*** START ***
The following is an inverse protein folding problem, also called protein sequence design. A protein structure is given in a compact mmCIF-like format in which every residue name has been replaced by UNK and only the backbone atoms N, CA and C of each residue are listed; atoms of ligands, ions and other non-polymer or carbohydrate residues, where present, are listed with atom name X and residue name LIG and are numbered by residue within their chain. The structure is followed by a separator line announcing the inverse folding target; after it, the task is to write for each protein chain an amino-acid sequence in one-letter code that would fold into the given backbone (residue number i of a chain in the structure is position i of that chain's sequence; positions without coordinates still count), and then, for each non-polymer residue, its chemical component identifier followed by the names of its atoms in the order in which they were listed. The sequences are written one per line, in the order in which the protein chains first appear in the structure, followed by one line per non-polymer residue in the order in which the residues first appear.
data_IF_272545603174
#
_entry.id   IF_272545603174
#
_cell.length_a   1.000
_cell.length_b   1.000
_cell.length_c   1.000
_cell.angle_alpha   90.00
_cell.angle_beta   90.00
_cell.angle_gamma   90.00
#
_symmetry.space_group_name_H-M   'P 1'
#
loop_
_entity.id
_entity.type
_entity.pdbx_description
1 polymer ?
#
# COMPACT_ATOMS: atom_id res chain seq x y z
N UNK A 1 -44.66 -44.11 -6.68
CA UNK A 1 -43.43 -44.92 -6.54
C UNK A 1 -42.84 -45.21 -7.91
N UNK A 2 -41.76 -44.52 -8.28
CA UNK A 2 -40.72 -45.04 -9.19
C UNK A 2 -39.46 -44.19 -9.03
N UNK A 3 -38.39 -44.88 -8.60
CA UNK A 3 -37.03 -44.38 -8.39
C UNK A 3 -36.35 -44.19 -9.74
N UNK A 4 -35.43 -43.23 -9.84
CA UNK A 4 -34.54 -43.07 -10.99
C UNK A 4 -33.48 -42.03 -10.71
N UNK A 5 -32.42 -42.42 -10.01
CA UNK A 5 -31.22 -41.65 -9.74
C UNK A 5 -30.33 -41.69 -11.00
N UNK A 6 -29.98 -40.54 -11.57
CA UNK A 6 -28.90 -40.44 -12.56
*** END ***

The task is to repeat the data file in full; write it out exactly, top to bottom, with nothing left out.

The following is an inverse protein folding problem, also called protein sequence design. A protein structure is given in a compact mmCIF-like format in which every residue name has been replaced by UNK and only the backbone atoms N, CA and C of each residue are listed; atoms of ligands, ions and other non-polymer or carbohydrate residues, where present, are listed with atom name X and residue name LIG and are numbered by residue within their chain. The structure is followed by a separator line announcing the inverse folding target; after it, the task is to write for each protein chain an amino-acid sequence in one-letter code that would fold into the given backbone (residue number i of a chain in the structure is position i of that chain's sequence; positions without coordinates still count), and then, for each non-polymer residue, its chemical component identifier followed by the names of its atoms in the order in which they were listed. The sequences are written one per line, in the order in which the protein chains first appear in the structure, followed by one line per non-polymer residue in the order in which the residues first appear.
data_IF_272545603174
#
_entry.id   IF_272545603174
#
_cell.length_a   1.000
_cell.length_b   1.000
_cell.length_c   1.000
_cell.angle_alpha   90.00
_cell.angle_beta   90.00
_cell.angle_gamma   90.00
#
_symmetry.space_group_name_H-M   'P 1'
#
loop_
_entity.id
_entity.type
_entity.pdbx_description
1 polymer ?
#
# COMPACT_ATOMS: atom_id res chain seq x y z
N UNK A 1 -44.66 -44.11 -6.68
CA UNK A 1 -43.43 -44.92 -6.54
C UNK A 1 -42.84 -45.21 -7.91
N UNK A 2 -41.76 -44.52 -8.28
CA UNK A 2 -40.72 -45.04 -9.19
C UNK A 2 -39.46 -44.19 -9.03
N UNK A 3 -38.39 -44.88 -8.60
CA UNK A 3 -37.03 -44.38 -8.39
C UNK A 3 -36.35 -44.19 -9.74
N UNK A 4 -35.43 -43.23 -9.84
CA UNK A 4 -34.54 -43.07 -10.99
C UNK A 4 -33.48 -42.03 -10.71
N UNK A 5 -32.42 -42.42 -10.01
CA UNK A 5 -31.22 -41.65 -9.74
C UNK A 5 -30.33 -41.69 -11.00
N UNK A 6 -29.98 -40.54 -11.57
CA UNK A 6 -28.90 -40.44 -12.56